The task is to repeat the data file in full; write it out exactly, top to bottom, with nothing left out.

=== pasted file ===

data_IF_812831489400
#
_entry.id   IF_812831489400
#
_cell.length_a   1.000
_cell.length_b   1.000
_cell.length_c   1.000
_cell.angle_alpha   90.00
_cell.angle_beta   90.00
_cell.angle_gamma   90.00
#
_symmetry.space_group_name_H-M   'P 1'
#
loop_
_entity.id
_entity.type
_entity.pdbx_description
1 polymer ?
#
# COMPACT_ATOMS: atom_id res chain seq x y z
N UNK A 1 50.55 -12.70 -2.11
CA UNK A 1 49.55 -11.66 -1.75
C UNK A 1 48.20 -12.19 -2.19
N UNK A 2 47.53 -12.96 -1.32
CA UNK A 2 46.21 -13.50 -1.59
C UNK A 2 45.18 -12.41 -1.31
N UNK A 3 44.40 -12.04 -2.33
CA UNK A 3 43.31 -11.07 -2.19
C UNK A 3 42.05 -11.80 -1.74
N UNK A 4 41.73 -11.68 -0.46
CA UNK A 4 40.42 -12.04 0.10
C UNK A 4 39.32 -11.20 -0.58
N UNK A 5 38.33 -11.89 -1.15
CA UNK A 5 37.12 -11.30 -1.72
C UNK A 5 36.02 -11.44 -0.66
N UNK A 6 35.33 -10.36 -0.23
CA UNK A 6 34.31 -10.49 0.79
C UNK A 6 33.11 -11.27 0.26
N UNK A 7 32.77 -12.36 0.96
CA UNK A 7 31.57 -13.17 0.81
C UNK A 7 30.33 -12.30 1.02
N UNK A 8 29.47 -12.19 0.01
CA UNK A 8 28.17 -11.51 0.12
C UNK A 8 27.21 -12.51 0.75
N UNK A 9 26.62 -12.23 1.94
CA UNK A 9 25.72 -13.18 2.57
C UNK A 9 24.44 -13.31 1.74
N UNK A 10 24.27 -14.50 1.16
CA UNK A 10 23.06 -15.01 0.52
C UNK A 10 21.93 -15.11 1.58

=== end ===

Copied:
data_IF_812831489400
#
_entry.id   IF_812831489400
#
_cell.length_a   1.000
_cell.length_b   1.000
_cell.length_c   1.000
_cell.angle_alpha   90.00
_cell.angle_beta   90.00
_cell.angle_gamma   90.00
#
_symmetry.space_group_name_H-M   'P 1'
#
loop_
_entity.id
_entity.type
_entity.pdbx_description
1 polymer ?
#
# COMPACT_ATOMS: atom_id res chain seq x y z
N UNK A 1 50.55 -12.70 -2.11
CA UNK A 1 49.55 -11.66 -1.75
C UNK A 1 48.20 -12.19 -2.19
N UNK A 2 47.53 -12.96 -1.32
CA UNK A 2 46.21 -13.50 -1.59
C UNK A 2 45.18 -12.41 -1.31
N UNK A 3 44.40 -12.04 -2.33
CA UNK A 3 43.31 -11.07 -2.19
C UNK A 3 42.05 -11.80 -1.74
N UNK A 4 41.73 -11.68 -0.46
CA UNK A 4 40.42 -12.04 0.10
C UNK A 4 39.32 -11.20 -0.58
N UNK A 5 38.33 -11.89 -1.15
CA UNK A 5 37.12 -11.30 -1.72
C UNK A 5 36.02 -11.44 -0.66
N UNK A 6 35.33 -10.36 -0.23
CA UNK A 6 34.31 -10.49 0.79
C UNK A 6 33.11 -11.27 0.26
N UNK A 7 32.77 -12.36 0.96
CA UNK A 7 31.57 -13.17 0.81
C UNK A 7 30.33 -12.30 1.02
N UNK A 8 29.47 -12.19 0.01
CA UNK A 8 28.17 -11.51 0.12
C UNK A 8 27.21 -12.51 0.75
N UNK A 9 26.62 -12.23 1.94
CA UNK A 9 25.72 -13.18 2.57
C UNK A 9 24.44 -13.31 1.74
N UNK A 10 24.27 -14.50 1.16
CA UNK A 10 23.06 -15.01 0.52
C UNK A 10 21.93 -15.11 1.58